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IVC Filter Lawsuit Update

IVC Filter

A little more than a year ago, NBC News aired a 2-part series investigating the safety of IVC filters, alleging that some have high failure and breakage rates causing devastating results.

IVC filters are a small, cage-like device implanted in patients who have an increased risk of developing blood clots and cannot be successfully treated by other methods, such as blood thinners. Unfortunately, these devices have been linked to complications such as migration and perforation of other organs.


What’s happening with IVC Filter Litigation?

C.R. Bard, Inc. and Cook Medical are the two major manufacturers of these devices.

At this time, there are 886 lawsuits consolidated in the C.R. Bard IVC multidistrict litigation and 933 for Cook IVC multidistrict litigation.

At the heart of the matter, the lawsuits allege that the companies, C.R. Bard and Cook Medical, failed to warn patients and the medical community about the risk of IVC filter failure – that they are guilty of negligence and knowingly manufacturing a defective product putting patients at risk for serious complications.

Plaintiffs await the start of the bellwether trials, which are expected to start in 2017.

On October 18, 2016: 

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What are IVC filters?

Blood clots that develop in the veins of the leg or pelvis occasionally break up and large pieces can travel to the lungs and heart. IVC (or inferior vena cava) filters are cage-like devices that are designed to prevent clots from traveling through the vena cava vein to these organs.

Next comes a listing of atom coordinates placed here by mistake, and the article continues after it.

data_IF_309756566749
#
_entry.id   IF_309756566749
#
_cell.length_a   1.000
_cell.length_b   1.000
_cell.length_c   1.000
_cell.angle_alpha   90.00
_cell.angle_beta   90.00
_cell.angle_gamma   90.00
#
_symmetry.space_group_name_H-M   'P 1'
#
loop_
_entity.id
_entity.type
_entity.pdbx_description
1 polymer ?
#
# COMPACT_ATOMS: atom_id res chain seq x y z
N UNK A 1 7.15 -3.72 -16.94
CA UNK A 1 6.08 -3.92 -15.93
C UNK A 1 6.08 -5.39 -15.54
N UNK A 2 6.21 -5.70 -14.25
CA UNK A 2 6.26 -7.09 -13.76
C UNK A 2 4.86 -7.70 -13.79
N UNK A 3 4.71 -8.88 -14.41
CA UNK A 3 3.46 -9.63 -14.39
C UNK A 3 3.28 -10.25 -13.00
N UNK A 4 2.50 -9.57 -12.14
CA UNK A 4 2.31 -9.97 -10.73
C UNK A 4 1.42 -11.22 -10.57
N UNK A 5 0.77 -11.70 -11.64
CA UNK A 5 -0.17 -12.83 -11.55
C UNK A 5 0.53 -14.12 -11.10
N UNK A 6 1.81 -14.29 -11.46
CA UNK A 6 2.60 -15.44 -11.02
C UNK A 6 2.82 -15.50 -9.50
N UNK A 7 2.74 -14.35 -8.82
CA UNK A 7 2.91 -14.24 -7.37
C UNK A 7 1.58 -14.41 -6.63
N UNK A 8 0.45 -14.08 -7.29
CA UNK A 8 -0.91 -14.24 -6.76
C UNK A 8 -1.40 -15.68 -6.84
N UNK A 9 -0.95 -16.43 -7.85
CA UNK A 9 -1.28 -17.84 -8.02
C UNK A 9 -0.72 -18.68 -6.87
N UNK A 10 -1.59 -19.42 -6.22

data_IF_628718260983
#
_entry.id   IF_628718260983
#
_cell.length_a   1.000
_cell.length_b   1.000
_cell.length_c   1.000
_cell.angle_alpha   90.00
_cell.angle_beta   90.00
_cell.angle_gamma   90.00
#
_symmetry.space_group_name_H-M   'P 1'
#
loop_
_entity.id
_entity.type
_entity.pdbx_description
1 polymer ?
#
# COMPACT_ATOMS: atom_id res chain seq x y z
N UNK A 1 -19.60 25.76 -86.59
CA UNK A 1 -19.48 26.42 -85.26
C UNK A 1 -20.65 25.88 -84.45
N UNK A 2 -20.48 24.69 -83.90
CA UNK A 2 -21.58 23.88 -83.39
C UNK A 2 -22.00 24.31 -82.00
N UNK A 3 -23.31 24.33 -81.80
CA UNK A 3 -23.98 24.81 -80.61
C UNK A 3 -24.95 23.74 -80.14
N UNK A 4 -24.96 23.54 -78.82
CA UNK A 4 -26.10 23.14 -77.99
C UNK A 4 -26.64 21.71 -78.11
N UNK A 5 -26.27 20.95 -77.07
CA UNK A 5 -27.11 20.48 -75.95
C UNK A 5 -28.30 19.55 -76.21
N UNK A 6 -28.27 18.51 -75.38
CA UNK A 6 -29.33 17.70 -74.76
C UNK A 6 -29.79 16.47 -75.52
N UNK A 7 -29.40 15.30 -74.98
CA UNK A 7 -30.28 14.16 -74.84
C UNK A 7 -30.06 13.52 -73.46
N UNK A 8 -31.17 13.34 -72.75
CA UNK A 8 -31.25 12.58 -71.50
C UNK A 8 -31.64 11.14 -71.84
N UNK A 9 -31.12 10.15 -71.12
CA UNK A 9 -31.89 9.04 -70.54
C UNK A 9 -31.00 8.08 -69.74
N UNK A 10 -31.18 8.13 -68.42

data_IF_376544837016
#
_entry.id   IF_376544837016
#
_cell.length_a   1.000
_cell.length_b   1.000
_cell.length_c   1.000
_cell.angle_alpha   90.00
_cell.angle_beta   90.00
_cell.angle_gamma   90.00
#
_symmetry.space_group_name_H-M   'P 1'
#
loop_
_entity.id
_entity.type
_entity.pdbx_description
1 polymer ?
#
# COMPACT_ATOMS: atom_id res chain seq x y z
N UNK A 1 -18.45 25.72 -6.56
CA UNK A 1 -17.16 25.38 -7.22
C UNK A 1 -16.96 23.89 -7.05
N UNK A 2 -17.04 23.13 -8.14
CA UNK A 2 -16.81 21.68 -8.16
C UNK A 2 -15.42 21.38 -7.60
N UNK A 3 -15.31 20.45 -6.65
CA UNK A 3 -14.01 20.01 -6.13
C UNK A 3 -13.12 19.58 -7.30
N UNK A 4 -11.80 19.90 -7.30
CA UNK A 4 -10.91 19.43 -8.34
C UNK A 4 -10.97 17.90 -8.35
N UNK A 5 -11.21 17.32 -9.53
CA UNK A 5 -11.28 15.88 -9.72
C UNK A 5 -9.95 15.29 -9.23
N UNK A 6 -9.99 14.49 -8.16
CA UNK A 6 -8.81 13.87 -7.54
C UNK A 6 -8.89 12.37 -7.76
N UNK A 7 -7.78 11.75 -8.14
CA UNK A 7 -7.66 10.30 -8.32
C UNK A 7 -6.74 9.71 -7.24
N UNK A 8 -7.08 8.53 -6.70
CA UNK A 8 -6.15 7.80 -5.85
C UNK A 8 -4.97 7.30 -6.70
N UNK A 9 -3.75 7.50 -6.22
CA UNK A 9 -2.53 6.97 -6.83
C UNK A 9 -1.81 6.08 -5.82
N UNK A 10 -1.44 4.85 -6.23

IVC filters are implanted in patients who have an increased risk of developing blood clots and cannot be successfully treated by other methods.


What is the problem with IVC filters?

IVC filters can break free from their primary insertion point and travel toward the heart causing devastating effects. In other instances, the fine metallic legs of the device have broken off and lodged in arterial tissue or other vital organs.

Most IVC filters are designed to be a temporary solution and should be removed once the blood clot dangers have passed. The FDA has since determined, and in May 2014 released a recommendation to this end, that IVC filters should be removed as soon as the risk of pulmonary embolism is gone.

Some patients have suffered serious complications when the filters have broken and perforated major blood vessels or other tissue.

Health risks associated with IVC filters include filter fracture, device migration, perforation of the inferior vena cava, embolization and problems removing the device. These are known risks of IVC filter placement but morbidity associated with IVC filters that remain in place is a significant concern.


Receive a Free Evaluation From Knowledgeable Product Liability Attorneys

If you have an IVC filter implanted, it is recommended that you check with your doctor to determine the brand and whether it should be removed.

If you have suffered adverse effects from a failed IVC filter, you may be entitled to be compensated for your injuries. Contact us today for a free, no-obligation case evaluation. When your health is at stake, we are here to help.

Our knowledgeable staff is available at (877) 284-6600.

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Past results afford no guarantee of future results and each case is different and is judged on its own merit.